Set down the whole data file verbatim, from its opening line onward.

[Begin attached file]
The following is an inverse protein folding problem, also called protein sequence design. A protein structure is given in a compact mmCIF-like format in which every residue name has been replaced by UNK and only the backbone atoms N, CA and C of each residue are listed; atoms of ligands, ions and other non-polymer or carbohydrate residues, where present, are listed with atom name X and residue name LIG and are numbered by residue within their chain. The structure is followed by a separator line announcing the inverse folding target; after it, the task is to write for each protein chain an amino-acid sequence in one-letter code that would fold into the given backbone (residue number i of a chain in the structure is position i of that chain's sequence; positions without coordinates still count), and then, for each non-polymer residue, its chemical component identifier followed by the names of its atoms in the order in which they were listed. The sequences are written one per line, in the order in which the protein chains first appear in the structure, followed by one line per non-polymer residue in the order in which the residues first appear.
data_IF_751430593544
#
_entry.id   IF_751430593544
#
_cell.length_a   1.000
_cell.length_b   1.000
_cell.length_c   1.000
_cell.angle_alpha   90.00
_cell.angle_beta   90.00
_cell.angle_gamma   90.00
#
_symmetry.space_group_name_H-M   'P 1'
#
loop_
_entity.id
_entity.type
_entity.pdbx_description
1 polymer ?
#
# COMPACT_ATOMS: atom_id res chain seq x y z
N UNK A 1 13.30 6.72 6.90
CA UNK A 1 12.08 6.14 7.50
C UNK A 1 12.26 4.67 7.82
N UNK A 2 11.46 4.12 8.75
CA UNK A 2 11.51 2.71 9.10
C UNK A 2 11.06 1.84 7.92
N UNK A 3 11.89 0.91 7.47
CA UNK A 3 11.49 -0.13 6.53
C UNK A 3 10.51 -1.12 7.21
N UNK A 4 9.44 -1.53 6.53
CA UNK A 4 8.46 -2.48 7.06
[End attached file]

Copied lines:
The following is an inverse protein folding problem, also called protein sequence design. A protein structure is given in a compact mmCIF-like format in which every residue name has been replaced by UNK and only the backbone atoms N, CA and C of each residue are listed; atoms of ligands, ions and other non-polymer or carbohydrate residues, where present, are listed with atom name X and residue name LIG and are numbered by residue within their chain. The structure is followed by a separator line announcing the inverse folding target; after it, the task is to write for each protein chain an amino-acid sequence in one-letter code that would fold into the given backbone (residue number i of a chain in the structure is position i of that chain's sequence; positions without coordinates still count), and then, for each non-polymer residue, its chemical component identifier followed by the names of its atoms in the order in which they were listed. The sequences are written one per line, in the order in which the protein chains first appear in the structure, followed by one line per non-polymer residue in the order in which the residues first appear.
data_IF_751430593544
#
_entry.id   IF_751430593544
#
_cell.length_a   1.000
_cell.length_b   1.000
_cell.length_c   1.000
_cell.angle_alpha   90.00
_cell.angle_beta   90.00
_cell.angle_gamma   90.00
#
_symmetry.space_group_name_H-M   'P 1'
#
loop_
_entity.id
_entity.type
_entity.pdbx_description
1 polymer ?
#
# COMPACT_ATOMS: atom_id res chain seq x y z
N UNK A 1 13.30 6.72 6.90
CA UNK A 1 12.08 6.14 7.50
C UNK A 1 12.26 4.67 7.82
N UNK A 2 11.46 4.12 8.75
CA UNK A 2 11.51 2.71 9.10
C UNK A 2 11.06 1.84 7.92
N UNK A 3 11.89 0.91 7.47
CA UNK A 3 11.49 -0.13 6.53
C UNK A 3 10.51 -1.12 7.21
N UNK A 4 9.44 -1.53 6.53
CA UNK A 4 8.46 -2.48 7.06